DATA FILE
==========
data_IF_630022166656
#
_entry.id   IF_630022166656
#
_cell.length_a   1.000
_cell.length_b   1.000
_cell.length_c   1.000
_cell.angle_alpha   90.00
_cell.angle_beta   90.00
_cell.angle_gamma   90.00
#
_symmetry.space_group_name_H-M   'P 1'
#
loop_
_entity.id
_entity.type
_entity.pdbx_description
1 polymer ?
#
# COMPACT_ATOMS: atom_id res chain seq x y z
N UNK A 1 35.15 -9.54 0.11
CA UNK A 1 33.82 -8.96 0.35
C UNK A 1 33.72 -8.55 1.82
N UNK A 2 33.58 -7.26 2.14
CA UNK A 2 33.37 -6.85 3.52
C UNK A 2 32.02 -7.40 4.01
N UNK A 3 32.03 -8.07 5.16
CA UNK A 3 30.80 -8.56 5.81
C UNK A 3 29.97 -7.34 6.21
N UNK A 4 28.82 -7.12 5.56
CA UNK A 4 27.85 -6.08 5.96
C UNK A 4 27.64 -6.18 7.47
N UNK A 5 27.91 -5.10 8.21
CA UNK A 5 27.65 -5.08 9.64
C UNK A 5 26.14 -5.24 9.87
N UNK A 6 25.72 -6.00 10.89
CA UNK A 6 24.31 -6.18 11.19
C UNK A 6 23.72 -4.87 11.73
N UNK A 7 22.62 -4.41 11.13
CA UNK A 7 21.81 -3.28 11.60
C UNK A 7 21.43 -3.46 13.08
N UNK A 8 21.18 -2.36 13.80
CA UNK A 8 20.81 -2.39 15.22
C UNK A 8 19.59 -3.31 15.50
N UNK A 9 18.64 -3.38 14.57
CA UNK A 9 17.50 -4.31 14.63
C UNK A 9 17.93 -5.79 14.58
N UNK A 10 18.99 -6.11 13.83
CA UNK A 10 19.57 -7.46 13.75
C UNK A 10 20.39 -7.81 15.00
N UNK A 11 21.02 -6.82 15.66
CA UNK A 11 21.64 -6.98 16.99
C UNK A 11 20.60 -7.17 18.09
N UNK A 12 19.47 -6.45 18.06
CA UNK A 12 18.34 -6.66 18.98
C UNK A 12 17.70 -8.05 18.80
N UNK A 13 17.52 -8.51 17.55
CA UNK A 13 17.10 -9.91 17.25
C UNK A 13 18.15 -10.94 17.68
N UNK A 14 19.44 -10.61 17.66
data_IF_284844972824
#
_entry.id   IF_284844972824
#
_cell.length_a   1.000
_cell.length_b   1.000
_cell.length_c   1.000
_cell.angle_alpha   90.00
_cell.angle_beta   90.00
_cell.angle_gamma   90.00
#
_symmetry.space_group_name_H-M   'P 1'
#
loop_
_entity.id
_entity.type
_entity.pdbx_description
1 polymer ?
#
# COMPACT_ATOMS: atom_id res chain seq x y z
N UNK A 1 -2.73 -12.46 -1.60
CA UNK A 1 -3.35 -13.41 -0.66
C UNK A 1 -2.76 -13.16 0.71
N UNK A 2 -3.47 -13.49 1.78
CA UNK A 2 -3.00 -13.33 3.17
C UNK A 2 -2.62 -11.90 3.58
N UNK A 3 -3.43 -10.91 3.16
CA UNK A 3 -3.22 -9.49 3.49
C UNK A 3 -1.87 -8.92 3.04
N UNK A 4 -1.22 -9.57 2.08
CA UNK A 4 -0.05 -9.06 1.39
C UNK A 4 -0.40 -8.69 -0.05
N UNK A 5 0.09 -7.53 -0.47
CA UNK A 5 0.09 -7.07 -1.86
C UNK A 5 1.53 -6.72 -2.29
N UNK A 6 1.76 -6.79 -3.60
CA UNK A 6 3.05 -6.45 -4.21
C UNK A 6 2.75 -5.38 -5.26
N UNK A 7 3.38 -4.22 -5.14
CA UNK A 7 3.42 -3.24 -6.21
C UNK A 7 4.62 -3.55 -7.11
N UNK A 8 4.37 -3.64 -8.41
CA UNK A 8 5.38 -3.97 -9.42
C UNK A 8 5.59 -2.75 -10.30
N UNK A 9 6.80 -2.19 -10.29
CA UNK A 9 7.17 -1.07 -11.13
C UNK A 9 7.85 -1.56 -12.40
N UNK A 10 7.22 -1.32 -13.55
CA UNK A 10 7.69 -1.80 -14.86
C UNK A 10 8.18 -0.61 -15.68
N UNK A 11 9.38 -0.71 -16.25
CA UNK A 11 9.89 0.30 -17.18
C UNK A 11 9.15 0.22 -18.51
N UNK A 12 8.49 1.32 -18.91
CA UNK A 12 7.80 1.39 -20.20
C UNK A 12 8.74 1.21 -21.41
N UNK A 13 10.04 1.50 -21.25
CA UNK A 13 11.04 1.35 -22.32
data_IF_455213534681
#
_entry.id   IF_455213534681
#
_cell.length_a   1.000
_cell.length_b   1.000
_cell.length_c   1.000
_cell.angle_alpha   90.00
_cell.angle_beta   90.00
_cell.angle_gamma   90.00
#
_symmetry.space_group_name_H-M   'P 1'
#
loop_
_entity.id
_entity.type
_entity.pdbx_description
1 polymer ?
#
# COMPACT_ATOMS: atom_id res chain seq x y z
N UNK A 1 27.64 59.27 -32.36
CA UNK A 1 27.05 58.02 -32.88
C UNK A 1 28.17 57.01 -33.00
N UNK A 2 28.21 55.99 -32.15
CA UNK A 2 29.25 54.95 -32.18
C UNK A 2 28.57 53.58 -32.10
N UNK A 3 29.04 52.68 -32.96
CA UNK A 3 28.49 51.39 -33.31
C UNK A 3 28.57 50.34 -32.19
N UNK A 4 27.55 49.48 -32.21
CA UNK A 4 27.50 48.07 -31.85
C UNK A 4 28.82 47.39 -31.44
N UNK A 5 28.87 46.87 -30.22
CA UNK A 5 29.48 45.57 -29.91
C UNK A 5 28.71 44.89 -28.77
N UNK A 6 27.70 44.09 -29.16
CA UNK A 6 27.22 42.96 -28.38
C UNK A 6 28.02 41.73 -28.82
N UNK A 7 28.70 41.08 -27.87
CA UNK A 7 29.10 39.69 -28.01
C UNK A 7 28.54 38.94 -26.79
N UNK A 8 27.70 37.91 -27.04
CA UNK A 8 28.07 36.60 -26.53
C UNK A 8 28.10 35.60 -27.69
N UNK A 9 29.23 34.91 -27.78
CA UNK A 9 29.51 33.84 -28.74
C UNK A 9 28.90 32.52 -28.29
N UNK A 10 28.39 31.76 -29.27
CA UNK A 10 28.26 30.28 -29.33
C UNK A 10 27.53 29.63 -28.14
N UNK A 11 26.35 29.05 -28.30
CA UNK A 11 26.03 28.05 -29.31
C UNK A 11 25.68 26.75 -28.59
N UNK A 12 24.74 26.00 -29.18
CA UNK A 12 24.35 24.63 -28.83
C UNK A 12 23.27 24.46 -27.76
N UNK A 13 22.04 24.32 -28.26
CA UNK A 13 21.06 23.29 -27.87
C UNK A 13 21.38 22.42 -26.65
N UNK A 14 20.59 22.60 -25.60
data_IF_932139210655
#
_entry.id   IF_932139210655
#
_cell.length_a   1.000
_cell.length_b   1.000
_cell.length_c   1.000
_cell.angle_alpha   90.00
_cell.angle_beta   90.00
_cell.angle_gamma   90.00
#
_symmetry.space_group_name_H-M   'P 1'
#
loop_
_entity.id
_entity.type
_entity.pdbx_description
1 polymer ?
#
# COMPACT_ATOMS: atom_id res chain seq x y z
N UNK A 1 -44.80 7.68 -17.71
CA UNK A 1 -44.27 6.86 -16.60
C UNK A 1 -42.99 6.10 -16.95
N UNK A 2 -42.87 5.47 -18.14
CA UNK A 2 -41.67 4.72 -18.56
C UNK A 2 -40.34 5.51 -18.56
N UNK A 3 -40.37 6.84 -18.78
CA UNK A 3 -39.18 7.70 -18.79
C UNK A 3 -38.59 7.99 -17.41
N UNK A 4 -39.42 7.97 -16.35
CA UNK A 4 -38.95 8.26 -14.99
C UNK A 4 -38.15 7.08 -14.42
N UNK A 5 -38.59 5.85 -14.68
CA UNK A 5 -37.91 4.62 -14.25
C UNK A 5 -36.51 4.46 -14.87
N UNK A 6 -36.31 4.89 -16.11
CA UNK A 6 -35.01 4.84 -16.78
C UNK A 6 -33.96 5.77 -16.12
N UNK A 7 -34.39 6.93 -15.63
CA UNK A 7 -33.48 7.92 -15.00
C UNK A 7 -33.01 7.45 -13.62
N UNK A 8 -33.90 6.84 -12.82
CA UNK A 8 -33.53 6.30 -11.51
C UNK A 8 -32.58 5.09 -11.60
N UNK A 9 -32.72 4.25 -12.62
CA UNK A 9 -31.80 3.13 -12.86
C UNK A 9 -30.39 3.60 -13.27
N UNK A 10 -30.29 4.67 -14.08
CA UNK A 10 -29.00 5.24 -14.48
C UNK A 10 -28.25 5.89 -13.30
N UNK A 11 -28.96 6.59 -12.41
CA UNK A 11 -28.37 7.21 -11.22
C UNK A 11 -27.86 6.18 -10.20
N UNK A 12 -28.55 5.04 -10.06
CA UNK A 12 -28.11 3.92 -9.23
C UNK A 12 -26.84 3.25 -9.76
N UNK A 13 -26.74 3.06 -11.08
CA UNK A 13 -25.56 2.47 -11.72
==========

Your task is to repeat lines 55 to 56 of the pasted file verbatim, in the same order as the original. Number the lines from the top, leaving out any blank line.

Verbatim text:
CA UNK A 12 18.34 -6.66 18.98
C UNK A 12 17.70 -8.05 18.80